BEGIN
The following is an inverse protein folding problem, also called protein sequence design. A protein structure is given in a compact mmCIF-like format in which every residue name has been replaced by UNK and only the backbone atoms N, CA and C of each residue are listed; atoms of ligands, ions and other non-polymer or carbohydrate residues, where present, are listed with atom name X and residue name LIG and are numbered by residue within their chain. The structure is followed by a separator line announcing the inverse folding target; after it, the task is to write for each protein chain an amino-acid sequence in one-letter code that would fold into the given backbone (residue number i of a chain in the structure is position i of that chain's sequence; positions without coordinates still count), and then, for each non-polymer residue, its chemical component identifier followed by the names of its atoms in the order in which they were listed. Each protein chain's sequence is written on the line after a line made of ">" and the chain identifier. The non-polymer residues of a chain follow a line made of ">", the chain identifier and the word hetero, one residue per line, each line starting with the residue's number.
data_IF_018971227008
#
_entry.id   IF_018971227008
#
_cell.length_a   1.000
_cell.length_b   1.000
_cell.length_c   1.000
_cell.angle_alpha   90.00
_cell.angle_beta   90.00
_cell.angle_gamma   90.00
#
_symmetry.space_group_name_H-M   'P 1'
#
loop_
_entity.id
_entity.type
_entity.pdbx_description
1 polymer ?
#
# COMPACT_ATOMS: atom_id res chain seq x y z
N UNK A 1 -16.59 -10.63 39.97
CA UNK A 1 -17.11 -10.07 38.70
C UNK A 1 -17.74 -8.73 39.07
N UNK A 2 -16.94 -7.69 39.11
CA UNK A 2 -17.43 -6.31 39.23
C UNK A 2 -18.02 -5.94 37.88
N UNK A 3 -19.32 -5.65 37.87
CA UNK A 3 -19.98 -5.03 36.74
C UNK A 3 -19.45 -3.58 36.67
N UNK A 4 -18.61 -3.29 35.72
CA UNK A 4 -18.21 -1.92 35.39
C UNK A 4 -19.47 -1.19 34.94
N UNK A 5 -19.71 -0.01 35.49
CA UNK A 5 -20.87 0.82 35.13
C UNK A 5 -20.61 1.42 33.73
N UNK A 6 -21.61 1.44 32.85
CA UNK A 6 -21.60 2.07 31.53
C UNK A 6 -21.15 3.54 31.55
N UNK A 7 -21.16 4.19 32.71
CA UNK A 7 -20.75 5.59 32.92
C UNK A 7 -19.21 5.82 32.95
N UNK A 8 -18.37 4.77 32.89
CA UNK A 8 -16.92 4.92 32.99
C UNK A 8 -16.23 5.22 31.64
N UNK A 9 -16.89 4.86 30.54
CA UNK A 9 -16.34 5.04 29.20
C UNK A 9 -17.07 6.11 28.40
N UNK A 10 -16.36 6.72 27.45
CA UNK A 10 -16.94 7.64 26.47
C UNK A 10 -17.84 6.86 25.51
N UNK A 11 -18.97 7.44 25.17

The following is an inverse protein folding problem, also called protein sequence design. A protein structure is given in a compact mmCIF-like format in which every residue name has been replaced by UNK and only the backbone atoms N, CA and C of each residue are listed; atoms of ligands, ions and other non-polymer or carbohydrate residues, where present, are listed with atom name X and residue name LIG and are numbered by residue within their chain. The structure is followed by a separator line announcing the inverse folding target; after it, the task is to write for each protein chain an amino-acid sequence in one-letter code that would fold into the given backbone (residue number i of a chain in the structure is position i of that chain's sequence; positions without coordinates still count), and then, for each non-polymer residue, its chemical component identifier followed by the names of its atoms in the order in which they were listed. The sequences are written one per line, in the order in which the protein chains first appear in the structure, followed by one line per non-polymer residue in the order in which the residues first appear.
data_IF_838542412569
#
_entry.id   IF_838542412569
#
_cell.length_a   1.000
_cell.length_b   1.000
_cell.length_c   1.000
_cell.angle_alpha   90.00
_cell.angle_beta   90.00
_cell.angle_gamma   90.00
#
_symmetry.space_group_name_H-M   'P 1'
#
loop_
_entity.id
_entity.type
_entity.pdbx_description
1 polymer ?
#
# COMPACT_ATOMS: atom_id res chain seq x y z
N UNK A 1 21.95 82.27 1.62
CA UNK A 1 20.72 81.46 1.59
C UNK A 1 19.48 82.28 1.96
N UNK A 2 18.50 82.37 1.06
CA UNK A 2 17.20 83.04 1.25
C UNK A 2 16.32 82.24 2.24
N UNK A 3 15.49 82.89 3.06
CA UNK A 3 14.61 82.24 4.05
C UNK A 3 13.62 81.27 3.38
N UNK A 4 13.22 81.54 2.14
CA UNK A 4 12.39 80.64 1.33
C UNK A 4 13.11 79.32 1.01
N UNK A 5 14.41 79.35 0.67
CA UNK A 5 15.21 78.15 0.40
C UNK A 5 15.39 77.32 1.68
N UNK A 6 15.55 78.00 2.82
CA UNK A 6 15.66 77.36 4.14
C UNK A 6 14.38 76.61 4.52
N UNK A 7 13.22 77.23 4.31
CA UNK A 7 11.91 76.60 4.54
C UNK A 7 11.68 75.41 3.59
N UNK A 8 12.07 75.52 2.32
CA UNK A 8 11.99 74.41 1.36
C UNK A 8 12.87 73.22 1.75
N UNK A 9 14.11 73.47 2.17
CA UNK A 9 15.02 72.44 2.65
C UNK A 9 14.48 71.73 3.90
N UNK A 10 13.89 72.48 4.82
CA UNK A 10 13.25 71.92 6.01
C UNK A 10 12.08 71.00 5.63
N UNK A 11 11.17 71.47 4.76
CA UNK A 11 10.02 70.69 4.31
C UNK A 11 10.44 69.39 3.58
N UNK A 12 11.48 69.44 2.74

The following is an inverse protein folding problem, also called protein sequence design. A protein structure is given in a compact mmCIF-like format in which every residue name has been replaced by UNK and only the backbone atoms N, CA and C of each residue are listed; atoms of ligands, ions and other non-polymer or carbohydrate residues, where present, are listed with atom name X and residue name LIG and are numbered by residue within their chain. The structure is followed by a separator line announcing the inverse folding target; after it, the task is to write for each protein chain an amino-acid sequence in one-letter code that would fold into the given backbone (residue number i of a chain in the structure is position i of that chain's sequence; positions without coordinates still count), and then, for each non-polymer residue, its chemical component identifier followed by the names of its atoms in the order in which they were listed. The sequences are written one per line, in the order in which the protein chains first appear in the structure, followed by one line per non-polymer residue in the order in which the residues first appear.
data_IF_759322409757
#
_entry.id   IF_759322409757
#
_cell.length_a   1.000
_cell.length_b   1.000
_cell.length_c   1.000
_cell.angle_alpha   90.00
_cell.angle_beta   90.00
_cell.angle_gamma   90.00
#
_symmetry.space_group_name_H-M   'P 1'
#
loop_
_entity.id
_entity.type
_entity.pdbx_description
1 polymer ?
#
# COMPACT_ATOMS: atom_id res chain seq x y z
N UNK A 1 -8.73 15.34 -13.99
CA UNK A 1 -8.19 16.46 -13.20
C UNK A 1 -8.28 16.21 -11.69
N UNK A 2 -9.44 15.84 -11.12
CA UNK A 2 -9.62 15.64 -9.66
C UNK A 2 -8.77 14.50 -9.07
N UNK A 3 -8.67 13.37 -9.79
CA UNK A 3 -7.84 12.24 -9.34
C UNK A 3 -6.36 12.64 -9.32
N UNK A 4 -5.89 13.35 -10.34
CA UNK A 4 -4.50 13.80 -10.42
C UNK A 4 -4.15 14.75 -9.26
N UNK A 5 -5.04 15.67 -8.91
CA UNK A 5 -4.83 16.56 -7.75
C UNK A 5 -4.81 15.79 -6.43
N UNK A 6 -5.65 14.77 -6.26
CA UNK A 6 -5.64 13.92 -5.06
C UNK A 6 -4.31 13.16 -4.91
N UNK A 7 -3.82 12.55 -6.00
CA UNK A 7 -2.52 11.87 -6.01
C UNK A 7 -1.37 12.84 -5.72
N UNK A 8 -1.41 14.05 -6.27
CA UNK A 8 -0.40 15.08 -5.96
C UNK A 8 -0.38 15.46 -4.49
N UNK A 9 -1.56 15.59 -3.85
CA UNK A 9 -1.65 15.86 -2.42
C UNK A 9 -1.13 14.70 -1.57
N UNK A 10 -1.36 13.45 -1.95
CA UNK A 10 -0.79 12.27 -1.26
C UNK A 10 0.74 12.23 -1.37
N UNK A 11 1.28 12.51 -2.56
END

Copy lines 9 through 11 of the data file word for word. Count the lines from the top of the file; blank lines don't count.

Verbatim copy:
_cell.angle_alpha   90.00
_cell.angle_beta   90.00
_cell.angle_gamma   90.00